I’m sure that by now you’ve heard over and over, “Pinterest is not a social-media platform; it’s a search engine.” In fact, Pinterest has elements of both. As with social-media sites, people follow each other, and the content you post appears in one another’s feeds. You can save and reshare others’ posts. You can also comment on other people’s Pins, though most people don’t seem to do so. And as with search engines, you can type in what you’re looking for, and immediately receive a page of curated results. And as with both social-media platforms and search engines, Pinterest is always changing its algorithm.
Melissa Megginson from Tailwind pointed out that Pinterest is favoring new images more and more. She advised bloggers to create lots of different Pins for every post and to Pin consistently.
You’ve probably also heard over and over that you should start building your email list as soon as you start your blog. But what do you email them about? Abby Lawson suggested some
things you can email your list about:
- short personal tidbits from your week or your background
- recent and/or relevant posts from your blog
- any current deals that would benefit them
Okay, so, you’ve got your great content; you’ve posted it on social media, and you’ve emailed your list about it. How does this earn you a living? Helene Sula described
4 ways bloggers earn money:
1. Display Ads
These are ads posted on your blog via small code. They can be individual ads or from a network, like Google Adsense. The income tends to be low for small-medium bloggers, but it is passive income: Once you install the code, you don’t have to do anything else.
2. Affiliate Programs
These are relationships where you recommend someone else’s product and receive a commission when one of your readers purchases it. Amazon is of course the behemoth in this arena, but Ultimate Bundles offers big opportunities to small bloggers.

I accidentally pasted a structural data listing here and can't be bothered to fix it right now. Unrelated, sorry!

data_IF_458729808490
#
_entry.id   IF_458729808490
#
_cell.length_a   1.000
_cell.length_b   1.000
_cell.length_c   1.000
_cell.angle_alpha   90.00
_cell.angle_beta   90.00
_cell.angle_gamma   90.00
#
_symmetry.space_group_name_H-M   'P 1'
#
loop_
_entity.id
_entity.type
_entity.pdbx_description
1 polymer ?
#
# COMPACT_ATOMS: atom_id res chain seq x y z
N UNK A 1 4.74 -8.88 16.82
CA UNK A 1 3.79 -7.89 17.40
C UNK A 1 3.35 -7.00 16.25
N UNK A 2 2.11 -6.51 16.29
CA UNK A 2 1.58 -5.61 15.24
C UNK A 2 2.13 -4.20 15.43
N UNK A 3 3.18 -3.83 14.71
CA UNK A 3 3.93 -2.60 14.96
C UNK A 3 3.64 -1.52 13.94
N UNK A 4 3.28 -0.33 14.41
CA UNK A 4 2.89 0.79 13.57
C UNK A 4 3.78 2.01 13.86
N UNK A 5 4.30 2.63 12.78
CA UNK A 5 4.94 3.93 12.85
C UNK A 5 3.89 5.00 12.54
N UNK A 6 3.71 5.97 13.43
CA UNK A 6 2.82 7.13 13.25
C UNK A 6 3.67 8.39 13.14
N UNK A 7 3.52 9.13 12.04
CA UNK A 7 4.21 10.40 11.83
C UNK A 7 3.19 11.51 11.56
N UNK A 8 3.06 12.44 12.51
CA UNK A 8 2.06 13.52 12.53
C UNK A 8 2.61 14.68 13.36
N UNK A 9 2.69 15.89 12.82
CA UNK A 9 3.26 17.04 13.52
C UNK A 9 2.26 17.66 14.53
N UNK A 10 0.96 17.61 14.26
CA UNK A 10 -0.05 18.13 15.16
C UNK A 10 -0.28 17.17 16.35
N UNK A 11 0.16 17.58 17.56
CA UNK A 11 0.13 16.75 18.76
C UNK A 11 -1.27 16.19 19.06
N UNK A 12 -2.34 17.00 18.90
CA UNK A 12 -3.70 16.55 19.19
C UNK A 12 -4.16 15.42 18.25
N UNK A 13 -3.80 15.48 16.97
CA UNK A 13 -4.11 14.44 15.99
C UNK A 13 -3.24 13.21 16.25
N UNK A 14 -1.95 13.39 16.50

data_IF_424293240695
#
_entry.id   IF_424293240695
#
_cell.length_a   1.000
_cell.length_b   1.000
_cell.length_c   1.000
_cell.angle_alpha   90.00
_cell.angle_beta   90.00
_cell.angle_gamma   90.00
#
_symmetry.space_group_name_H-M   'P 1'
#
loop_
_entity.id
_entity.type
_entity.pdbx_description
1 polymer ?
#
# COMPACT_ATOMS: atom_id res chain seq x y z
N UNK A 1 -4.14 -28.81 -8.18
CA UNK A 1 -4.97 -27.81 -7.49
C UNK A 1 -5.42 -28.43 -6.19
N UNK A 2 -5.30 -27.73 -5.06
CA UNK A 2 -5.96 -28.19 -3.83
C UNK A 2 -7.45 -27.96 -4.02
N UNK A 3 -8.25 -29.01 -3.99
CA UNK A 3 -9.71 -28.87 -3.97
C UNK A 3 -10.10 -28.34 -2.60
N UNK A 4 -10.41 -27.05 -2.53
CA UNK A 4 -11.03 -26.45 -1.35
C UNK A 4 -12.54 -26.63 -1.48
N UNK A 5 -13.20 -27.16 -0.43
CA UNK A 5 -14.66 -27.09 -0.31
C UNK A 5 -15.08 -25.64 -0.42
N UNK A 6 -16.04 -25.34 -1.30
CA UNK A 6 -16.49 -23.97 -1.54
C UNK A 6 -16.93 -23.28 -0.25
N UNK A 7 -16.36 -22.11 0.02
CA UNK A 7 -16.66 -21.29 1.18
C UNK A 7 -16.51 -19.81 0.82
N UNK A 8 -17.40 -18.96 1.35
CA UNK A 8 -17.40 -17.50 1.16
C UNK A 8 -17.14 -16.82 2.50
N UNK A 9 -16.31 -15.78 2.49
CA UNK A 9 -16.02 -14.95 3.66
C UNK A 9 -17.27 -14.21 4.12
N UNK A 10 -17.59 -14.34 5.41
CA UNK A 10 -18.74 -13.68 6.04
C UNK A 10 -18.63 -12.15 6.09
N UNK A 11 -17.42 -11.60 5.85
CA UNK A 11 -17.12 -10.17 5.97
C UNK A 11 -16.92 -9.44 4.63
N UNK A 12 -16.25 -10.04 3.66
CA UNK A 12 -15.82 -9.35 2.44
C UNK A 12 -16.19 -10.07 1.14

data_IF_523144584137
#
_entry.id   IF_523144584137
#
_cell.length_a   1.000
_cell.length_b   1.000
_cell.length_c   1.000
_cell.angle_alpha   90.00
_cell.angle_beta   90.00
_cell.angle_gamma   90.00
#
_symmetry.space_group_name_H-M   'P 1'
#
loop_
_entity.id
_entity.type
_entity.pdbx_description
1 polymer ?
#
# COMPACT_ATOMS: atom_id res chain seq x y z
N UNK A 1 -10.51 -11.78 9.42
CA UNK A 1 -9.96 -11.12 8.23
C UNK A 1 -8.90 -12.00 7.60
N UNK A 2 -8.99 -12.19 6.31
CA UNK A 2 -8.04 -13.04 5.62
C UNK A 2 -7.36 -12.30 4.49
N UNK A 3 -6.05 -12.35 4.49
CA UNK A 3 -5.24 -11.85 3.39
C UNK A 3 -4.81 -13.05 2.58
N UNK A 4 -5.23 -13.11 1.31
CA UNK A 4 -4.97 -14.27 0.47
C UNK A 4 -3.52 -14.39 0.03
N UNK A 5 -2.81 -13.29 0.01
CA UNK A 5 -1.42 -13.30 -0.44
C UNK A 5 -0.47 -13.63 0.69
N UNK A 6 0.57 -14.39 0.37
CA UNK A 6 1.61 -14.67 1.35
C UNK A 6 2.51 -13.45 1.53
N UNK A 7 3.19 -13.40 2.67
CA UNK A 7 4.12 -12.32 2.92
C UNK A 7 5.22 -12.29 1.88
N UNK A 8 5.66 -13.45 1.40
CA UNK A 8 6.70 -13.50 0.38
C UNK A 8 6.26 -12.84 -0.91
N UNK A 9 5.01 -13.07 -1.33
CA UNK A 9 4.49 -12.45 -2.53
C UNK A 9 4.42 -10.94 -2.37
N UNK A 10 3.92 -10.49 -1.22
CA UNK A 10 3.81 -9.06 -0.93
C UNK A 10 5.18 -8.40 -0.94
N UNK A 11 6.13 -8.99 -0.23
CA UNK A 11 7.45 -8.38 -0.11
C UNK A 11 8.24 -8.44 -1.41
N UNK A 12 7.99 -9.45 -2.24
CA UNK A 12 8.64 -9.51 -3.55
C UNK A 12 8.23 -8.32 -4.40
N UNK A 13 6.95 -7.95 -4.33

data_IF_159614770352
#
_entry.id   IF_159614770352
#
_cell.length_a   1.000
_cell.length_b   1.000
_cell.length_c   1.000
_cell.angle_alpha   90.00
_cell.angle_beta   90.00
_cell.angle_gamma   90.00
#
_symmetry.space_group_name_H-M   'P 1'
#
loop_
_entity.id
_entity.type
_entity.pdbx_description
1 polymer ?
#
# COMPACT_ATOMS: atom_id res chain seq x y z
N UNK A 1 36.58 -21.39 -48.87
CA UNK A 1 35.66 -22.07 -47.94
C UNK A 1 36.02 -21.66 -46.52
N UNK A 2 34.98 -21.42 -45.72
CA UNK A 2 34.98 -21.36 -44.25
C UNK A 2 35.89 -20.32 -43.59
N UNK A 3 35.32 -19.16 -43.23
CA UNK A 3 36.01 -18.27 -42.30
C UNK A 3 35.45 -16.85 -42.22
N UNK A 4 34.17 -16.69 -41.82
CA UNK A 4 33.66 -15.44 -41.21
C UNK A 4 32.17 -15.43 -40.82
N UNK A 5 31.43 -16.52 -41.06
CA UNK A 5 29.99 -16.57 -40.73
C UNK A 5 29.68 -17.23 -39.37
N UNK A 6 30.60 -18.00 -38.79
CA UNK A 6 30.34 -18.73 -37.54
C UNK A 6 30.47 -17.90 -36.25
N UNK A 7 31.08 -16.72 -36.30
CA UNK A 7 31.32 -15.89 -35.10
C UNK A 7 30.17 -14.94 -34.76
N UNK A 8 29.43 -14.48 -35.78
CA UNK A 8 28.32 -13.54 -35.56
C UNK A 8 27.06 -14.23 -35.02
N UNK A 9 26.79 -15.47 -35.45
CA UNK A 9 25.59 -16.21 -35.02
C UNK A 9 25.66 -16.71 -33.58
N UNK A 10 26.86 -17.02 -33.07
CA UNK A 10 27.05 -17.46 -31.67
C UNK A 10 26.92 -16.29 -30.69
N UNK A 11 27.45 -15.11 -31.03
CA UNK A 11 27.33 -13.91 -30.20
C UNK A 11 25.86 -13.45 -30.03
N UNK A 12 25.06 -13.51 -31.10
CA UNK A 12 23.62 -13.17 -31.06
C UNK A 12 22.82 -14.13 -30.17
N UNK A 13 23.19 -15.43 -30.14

3. Sponsored Posts
This is when a brand asks you to write a post about their product or service. You can work directly with brands, especially if you’re a big blogger. There are also networks that will connect you with brands; Helene Sula recommended Heartbeat for small-medium bloggers.
4. Your Products
You can also create and market your own products. Abby Lawson has several, and I find her Blogging Binder handy for keeping track of all the little things that successful blogging requires.
I know there’s a lot of information here. It was a valuable conference. And I remember several people in the chat space commenting about feeling lost. My biggest piece of advice to them, and to you, is: Don’t be overwhelmed. Blogging is a long game. So focus on the advice that works for you right now, wherever you are in your blogging journey, and don’t worry about the rest for now. It will be there for you when you’re ready.
I fell in love with travel on a trip to Mexico when I was nine years old. Since then, I’ve travelled the globe from Israel to El Salvador. I’ve skied the Swiss Alps and hiked national parks like Acadia, Zion, Shenandoah, and Virgin Islands. I’ve marvelled at masterpieces in the Prado, the Uffizi, the Huntington, and the National Gallery of Art. I’ve stayed in a cabin on a mountaintop in Norway and on a kibbutz along the Sea of Galilee, and been kicked out of the Ritz at the Place Vendôme. I’ve taken cooking classes from New England to the Caribbean, and watched a chef prepare traditional shakshuka in the kitchen of his restaurant in Tel Aviv. I weave historical research and my personal experiences together in writing this blog. I hope you find it helpful. Read more …